I realise that not all pagans by far are Nazis. The impression I’ve got from meeting them and reading about their beliefs is that many have absolutely normal political views, and a large number are left-wing, peaceful hippy types. I’m not try to demonise them, or pantheists. My point here is to expose the hypocrisy of the Christian religious right, who make much noise about standing up for Christianity and Jews against pagan and Nazi persecution, but look like doing absolutely nothing about it in practice at this very moment.

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6 Responses to “Richard Spencer’s Nazi Solar Cult”

  1. Florence Says:

    Another thought provoking blog. One thing is the use of the term Alt-right. I have just seen a discussion where there are strong arguments against adopting this term. The consensus is that we have to call them what they,are – fascists, white supremacist, etc. The term Alt-right could be considered camouflage. I’m not sure, but appreciate the adoption of a slightly “hip” new name can sanitise.

    • beastrabban Says:

      Thanks, Florence. I’ve seen those arguments as well, and I think they’re right. It is time to call ’em what they are – Fascists and White Supremacists. I think they adopted the monicker Alt-Right, or Alternative Right, as I kind of rebrand, and to indicate that, unlike traditional Far Rightists, they were hip with the internet, and so more intellectual and sophisticated that the average goose-stepping thug. As if that made any real difference. You can bet that if Goebbels were alive today, he and Hitler would be hanging out at something like

  2. watermelonbloke Says:

    Yep, good stuff.

    I think it’s important in general discussion about the nazis (as opposed to more “regular” fascists) to note their rabid obsession with the occult, a fascinating topic.

    • beastrabban Says:

      Thanks for the appreciation, Watermelonbloke. There is a fascination with the occult in the Nazi right. Nicholas Goodrick-Clarke has written two excellent books about it, The Occult Roots of Nazism: Secret Aryan Cults and their Influence on Nazi Ideology (London: I.B. Tauris 1992), and The Black Sun, which is a study of modern neo-Nazi occultism.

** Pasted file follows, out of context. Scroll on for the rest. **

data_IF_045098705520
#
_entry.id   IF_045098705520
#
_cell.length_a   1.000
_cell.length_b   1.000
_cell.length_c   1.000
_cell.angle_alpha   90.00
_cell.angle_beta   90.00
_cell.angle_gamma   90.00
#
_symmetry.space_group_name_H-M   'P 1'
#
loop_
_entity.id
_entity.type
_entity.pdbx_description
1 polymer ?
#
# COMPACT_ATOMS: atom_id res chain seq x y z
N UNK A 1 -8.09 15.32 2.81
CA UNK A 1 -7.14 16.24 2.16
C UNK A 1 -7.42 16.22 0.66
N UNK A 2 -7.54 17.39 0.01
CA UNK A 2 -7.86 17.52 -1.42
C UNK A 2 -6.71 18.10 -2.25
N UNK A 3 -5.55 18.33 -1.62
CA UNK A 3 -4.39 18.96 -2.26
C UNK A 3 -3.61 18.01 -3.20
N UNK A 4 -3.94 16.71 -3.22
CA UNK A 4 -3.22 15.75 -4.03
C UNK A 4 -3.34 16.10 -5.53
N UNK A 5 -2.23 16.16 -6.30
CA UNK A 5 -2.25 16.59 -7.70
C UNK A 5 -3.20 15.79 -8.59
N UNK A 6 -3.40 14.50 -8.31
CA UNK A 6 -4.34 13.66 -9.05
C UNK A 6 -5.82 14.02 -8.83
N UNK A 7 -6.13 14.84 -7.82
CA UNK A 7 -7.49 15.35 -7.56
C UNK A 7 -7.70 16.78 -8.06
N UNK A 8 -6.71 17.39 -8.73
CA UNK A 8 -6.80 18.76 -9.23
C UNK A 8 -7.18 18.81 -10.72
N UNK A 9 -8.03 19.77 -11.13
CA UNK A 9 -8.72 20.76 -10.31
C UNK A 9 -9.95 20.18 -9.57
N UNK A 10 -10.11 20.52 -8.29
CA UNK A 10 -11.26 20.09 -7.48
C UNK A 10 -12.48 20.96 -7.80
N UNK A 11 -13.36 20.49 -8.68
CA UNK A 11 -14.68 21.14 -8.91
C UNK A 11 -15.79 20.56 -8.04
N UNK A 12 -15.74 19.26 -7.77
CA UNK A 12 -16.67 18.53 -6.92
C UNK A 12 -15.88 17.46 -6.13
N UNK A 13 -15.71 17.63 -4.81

3. Arthur Bentley Says:

    — Anton Bruckner,Gottgläubig And National Socialism —

    “Third, the image of the devout Bruckner as a ”visionary mystic” was exploited after the breakdown of relations between Berlin and the Vatican in 1936. The National Socialists formulated a new religious confession, called ”God Believing” (”’Gottgläubig’), which recognized German nationalist identity as a religion in itself. Bruckner’s symphonies were to be its sacred language, though his important religious works and, indeed, the very identity of Bruckner as Catholic had to be ignored. The symphonies, especially the slow movements, which surpassed even Schubert’s heavenly lengths, were deemed a religious experience, and only those who shared the same blood and soil could fully comprehend the message.

    So it is no coincidence that only hours after the Regensburg ceremony Hitler used the word ”Gottgläubig” for the first time at a large political rally, cleverly connecting a National Socialist religion with German expansionism.”

    “It can be seen from the above accounts that Goebbels Regensburg address focused on four important points.

    Providing a link between Germany and Austria which would help in securing the subsequent annexation or ‘Anschluss’.

    Promoting the blood and soil ethic exemplified by the Volkische ideal.

    Gaining support for the recent ban on art criticism, and Promoting Gottgläubig as the new religion.”

    Gottgläubig (deistic or religious; literally, God-believing), was a pantheistic religious movement of those who broke away from Christianity but kept their faith in a higher power or divine creator.

    By the decree of the Reich Ministry of the Interior of 26 November 1936, this religious descriptor was officially recognized on government records. It was last recognized in the 1946 census of the French Occupation Zone.

    The historian Richard J Evans wrote that, by 1939, 95% of Germans still called themselves Protestant or Catholic, while 3.5% identified as “Gottgläubig.” The bulk of this 1.5million neo-pagan group consisted of party members.

    • beastrabban Says:

      Thanks for that, Arthur. That’s really interesting. I’d never come across the Gottglaubiger before.:)